Downgrade Risks Spread to Sterling and Euro
UK banks are the latest in focus on talk of Moodys downgrade of banks and public finance data , ratings downgrades continue to weigh on Euro.
With the focus being on the single currency over the past few days the UK comes back into the spotlight this morning ahead of tomorrows Q1 UK GDP revision with talk that ratings agency Moodys is looking at downgrading the debt of Britains banks as the deadline for the withdrawal of UK government support draws near. With Chinese ratings agency Dagong downgrading the UK from AA- to A+, outlook negative the recent strength in sterling could well be tested once again.
UK public finance data out for April, is also due out and is expected to show public sector net borrowing to have fallen to 4.4bn.
As these figures will be the first of the new fiscal year, markets will be looking for evidence of an improvement from the previous April figures, as evidence that the governments fiscal plans are on track, with the new tax rises and spending cuts starting to bite in earnest.
Against the US dollar the pound has trend line support at 1.6070 from last years May lows at 1.4230, while against the single currency it appears that its is in a range between 0.8650/0.8850.
If ratings downgrades at the end of last week werent enough, ratings agency Fitch carried on the theme yesterday by downgrading the outlook to negative for five Greek banks, and then turned its gaze on Belgium, downgrading its outlook to negative, citing higher political risk due to its lack of a government.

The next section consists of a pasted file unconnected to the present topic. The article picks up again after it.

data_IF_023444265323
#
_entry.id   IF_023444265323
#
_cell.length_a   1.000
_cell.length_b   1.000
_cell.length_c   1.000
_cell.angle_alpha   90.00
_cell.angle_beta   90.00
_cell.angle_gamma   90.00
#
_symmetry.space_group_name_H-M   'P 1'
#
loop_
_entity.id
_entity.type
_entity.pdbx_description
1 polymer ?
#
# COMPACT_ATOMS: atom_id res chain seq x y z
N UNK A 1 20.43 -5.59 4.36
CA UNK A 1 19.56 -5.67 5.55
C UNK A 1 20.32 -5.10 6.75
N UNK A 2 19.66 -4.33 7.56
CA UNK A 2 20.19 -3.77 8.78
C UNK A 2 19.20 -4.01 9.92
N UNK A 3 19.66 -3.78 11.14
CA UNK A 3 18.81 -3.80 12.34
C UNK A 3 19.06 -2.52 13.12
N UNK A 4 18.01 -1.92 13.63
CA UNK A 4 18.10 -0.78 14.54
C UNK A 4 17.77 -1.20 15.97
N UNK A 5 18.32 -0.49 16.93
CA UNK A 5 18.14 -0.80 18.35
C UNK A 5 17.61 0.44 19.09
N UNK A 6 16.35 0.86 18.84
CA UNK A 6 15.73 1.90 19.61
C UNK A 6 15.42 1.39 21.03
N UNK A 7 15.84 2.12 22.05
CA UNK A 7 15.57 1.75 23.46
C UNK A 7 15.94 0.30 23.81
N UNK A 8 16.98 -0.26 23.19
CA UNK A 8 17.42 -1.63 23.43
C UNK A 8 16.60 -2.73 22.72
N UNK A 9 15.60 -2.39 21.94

Markets are now going to have to deal with political risk becoming a factor when thinking about sovereign debt as voter resentment could well derail fiscal austerity and bring about political instability and possible defaults. The fallout from this weekends Spanish elections could well be the shape of things to come.
In an attempt to keep the bond vigilantes at bay and inspire some market confidence Greece announced the sales of two of its ports, Piraeus and Thessaloniki, as well as Hellenic Postbank as part of a first wave of privatisations.
In economic data out later German Q1 GDP is expected to be reaffirmed at 1.5%, however given yesterdays disappointing flash PMI data there is a concern that IFO expectations for May, which are expected to come in around 107, could actually come in lower significantly lower than the April figure of 107.7.
US new home sales for April are out this afternoon and given recent poor housing data it wouldnt be too much of a surprise if this were to disappoint as well.
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